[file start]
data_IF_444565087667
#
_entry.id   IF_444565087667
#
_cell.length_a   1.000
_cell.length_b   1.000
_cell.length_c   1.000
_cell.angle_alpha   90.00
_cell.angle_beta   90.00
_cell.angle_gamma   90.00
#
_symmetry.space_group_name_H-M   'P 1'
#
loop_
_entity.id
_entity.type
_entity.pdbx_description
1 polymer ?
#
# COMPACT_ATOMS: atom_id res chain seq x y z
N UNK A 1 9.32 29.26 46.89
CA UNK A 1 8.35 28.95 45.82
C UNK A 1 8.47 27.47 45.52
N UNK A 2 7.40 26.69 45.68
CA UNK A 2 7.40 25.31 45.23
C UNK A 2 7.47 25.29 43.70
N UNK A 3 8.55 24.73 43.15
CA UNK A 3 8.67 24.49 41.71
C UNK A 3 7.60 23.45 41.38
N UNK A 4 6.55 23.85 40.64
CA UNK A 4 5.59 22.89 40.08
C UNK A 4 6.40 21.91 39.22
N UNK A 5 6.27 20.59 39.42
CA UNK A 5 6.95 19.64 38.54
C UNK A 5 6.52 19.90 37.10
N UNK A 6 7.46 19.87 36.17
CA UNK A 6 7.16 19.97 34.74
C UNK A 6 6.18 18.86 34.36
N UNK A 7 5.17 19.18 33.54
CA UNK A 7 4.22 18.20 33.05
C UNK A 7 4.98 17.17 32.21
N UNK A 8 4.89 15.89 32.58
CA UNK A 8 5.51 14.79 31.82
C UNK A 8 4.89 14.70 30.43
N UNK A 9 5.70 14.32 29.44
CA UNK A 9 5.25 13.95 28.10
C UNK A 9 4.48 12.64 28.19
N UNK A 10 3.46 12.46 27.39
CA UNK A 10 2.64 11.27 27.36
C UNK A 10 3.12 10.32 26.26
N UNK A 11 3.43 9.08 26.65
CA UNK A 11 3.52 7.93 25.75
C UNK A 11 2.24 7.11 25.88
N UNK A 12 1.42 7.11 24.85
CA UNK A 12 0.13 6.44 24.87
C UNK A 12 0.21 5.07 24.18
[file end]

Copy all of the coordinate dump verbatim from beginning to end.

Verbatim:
data_IF_444565087667
#
_entry.id   IF_444565087667
#
_cell.length_a   1.000
_cell.length_b   1.000
_cell.length_c   1.000
_cell.angle_alpha   90.00
_cell.angle_beta   90.00
_cell.angle_gamma   90.00
#
_symmetry.space_group_name_H-M   'P 1'
#
loop_
_entity.id
_entity.type
_entity.pdbx_description
1 polymer ?
#
# COMPACT_ATOMS: atom_id res chain seq x y z
N UNK A 1 9.32 29.26 46.89
CA UNK A 1 8.35 28.95 45.82
C UNK A 1 8.47 27.47 45.52
N UNK A 2 7.40 26.69 45.68
CA UNK A 2 7.40 25.31 45.23
C UNK A 2 7.47 25.29 43.70
N UNK A 3 8.55 24.73 43.15
CA UNK A 3 8.67 24.49 41.71
C UNK A 3 7.60 23.45 41.38
N UNK A 4 6.55 23.85 40.64
CA UNK A 4 5.59 22.89 40.08
C UNK A 4 6.40 21.91 39.22
N UNK A 5 6.27 20.59 39.42
CA UNK A 5 6.95 19.64 38.54
C UNK A 5 6.52 19.90 37.10
N UNK A 6 7.46 19.87 36.17
CA UNK A 6 7.16 19.97 34.74
C UNK A 6 6.18 18.86 34.36
N UNK A 7 5.17 19.18 33.54
CA UNK A 7 4.22 18.20 33.05
C UNK A 7 4.98 17.17 32.21
N UNK A 8 4.89 15.89 32.58
CA UNK A 8 5.51 14.79 31.82
C UNK A 8 4.89 14.70 30.43
N UNK A 9 5.70 14.32 29.44
CA UNK A 9 5.25 13.95 28.10
C UNK A 9 4.48 12.64 28.19
N UNK A 10 3.46 12.46 27.39
CA UNK A 10 2.64 11.27 27.36
C UNK A 10 3.12 10.32 26.26
N UNK A 11 3.43 9.08 26.65
CA UNK A 11 3.52 7.93 25.75
C UNK A 11 2.24 7.11 25.88
N UNK A 12 1.42 7.11 24.85
CA UNK A 12 0.13 6.44 24.87
C UNK A 12 0.21 5.07 24.18